July 23 business meeting
, the City Council confirmed that the City should work to make the following code changes related to Accessory Dwelling Units (ADUs):
- New ADUs will not be sold separately from the primary single-family dwelling.
- In Residential zones, the City should create a process for tiny homes and recreational vehicles (RVs) to be considered permanent residences, and they could be allowed as types of ADUs. A property could also have a tiny home or RV serve as the primary dwelling on a property.
- A property could have two tiny homes or RVs serving as ADUs, in contrast with allowing only one traditionally-sized ADU.
- For properties less than 40,000 square feet in size (just under an acre), ADUs won't count towards a property's lot coverage limit.
Ultimately, policy direction from the Council will be integrated into a
that will be reviewed by the Planning Commission.
Please note: There was an error in the July 26 City Manager's Report that incorrectly stated information about ADUs and a property's lot coverage limit.The correct number is 40,000 square feet (as written above).
Council votes to oppose Initiative 976
During the August 13 business meeting, the City Council voted to oppose Initiative 976, a statewide ballot measure that would limit the City's authority to collect car-tab fees.
The ballot measure would cost the City about $600,000 per year if passed by voters during the November election.
Initiative 976 (I-976), which is often described as the $30 car-tab initiative, would repeal the City's authority to impose a vehicle license fee and would significantly change how the City generates revenue to fund the preservation of roads on Bainbridge Island. The current car-tab fees provide $400,000 per year to support annual pavement repairs (asphalt repairs, chip sealing, and stabilization of embankments) to the City's 140-mile road network-- that's about 60 percent of the total spending for the City's annual road maintenance program.
If I-976 is approved, it would also remove $200,000 per year in funding for traffic calming and climate change mitigation projects that City Council approved earlier this year, increasing car-tab fees from $20 to $30 (this took effect August 1). At this time, planning for traffic calming and climate change mitigation projects are on hold pending the outcome of the November election.
If the initiative passes, then the City would need to seek new revenue sources, divert funds from other City activities, or reduce the scale of the annual roads preservation program, traffic calming, and climate change mitigation projects and programs.
Staff to continue work on design standards for wireless facilities
The City Council authorized Mayor Kol Medina to sign and send a letter to the Federal Communications Commission (FCC) on behalf of the Council expressing concern with federal regulations relating to small wireless facilities (SWFs) on Bainbridge Island.
In 2018, the FCC adopted new regulations governing the roll out of SWFs, which includes telecommunications equipment mounted on poles, wires, buildings, etc. meant to facilitate cell phone reception and the transfer of wireless data. The Council is concerned that the new federal regulations unreasonably restrict the City's authority to regulate use of the City right-of-way. The Council is also concerned with the lack of scientific study on the environmental and health impacts of 5G technology, which is the latest generation of SWFs.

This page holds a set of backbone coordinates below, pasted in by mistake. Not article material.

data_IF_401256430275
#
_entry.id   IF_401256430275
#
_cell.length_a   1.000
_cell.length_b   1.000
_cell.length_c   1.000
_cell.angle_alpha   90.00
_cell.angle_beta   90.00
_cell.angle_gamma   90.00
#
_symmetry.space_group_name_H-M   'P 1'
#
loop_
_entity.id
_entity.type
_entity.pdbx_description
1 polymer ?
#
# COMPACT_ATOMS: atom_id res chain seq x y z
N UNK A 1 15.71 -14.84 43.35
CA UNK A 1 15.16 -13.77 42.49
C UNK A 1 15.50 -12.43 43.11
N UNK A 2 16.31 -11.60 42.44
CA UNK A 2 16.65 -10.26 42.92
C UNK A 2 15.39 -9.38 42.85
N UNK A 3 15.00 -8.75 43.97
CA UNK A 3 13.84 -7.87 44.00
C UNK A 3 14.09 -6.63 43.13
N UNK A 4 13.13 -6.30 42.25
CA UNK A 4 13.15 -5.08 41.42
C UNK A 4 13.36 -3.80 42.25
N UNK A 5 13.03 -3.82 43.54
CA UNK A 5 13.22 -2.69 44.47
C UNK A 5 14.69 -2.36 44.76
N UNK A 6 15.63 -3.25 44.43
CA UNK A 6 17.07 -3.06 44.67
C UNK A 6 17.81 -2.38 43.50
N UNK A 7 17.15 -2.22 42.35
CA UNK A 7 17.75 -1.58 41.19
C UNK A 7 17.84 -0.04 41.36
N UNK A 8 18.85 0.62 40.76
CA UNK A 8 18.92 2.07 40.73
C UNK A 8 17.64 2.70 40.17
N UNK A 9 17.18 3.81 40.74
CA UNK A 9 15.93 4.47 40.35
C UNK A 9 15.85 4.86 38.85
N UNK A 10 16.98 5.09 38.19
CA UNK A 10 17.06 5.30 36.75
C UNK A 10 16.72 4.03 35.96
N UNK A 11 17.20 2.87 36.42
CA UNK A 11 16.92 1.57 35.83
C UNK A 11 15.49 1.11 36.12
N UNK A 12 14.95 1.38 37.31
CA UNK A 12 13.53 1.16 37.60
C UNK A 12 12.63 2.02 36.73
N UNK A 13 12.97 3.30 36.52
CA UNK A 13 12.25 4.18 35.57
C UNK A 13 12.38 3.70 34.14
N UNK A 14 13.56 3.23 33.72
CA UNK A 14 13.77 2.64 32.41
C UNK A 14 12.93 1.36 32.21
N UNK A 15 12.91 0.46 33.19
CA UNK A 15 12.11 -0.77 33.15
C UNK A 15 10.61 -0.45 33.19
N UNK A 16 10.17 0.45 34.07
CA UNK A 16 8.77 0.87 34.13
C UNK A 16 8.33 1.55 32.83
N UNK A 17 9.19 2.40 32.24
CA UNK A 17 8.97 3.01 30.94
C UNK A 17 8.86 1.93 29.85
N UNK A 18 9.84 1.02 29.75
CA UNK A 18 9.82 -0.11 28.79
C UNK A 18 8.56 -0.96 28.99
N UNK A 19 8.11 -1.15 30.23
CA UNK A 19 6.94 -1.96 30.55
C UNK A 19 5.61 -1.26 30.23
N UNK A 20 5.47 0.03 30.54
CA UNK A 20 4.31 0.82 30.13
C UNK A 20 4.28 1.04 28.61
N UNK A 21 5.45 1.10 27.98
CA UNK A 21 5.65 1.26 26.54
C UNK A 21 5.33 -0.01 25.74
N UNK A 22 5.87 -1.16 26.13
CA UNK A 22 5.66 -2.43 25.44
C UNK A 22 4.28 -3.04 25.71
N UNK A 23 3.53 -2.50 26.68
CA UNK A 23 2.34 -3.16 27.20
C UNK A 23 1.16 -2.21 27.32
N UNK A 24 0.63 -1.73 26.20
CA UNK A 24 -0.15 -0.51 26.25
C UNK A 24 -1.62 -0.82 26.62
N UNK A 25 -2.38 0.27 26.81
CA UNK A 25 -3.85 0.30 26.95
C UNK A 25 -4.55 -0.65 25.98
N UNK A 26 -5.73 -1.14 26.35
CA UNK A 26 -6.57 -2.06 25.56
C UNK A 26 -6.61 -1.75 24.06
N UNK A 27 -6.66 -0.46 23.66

Due to broad federal preemption, the City is limited in how it can regulate the rollout of SWFs on Bainbridge Island. While limited by federal law, the City does retain some authority over SWFs, including design standards. However, if the City doesn't adopt permanent design standards then it loses what ability it has to regulate what SWFs will look like and where they can be placed on the island.
August 13 business meeting
, Council directed staff to continue work on permanent design standards for the wireless facilities and referred the matter to the
for its review and recommendation. The Planning Commission will discuss the topic during its September 12 study session.
There will be opportunity for public comment during a future Planning Commission public hearing and during a future City Council business meeting (dates to be determined).
City issues Request for Proposals for cultural funding
is seeking proposals for cultural projects and activities that will benefit Bainbridge Island residents and visitors during 2020-2021. A total of $300,000 will be available for distribution through a two-year funding cycle.
Awards may range in size from $5,000 to $30,000 and may be used to support activities during 2020 and 2021. Special consideration will be given to organizations and projects that will use City funds to advance the community objectives identified within the
of the City's Comprehensive Plan
. Special consideration will also be given to organizations and projects that involve robust community participation; create access to cultural activities for underserved/underrepresented communities; strengthen organizational capacity; and foster opportunities for collaboration within the cultural sector.
Applicant and project requirements are included in the RFP, which is available on the
. To be eligible, applications must be submitted by 4:00 p.m. Monday, September 30.
Applications will be reviewed by the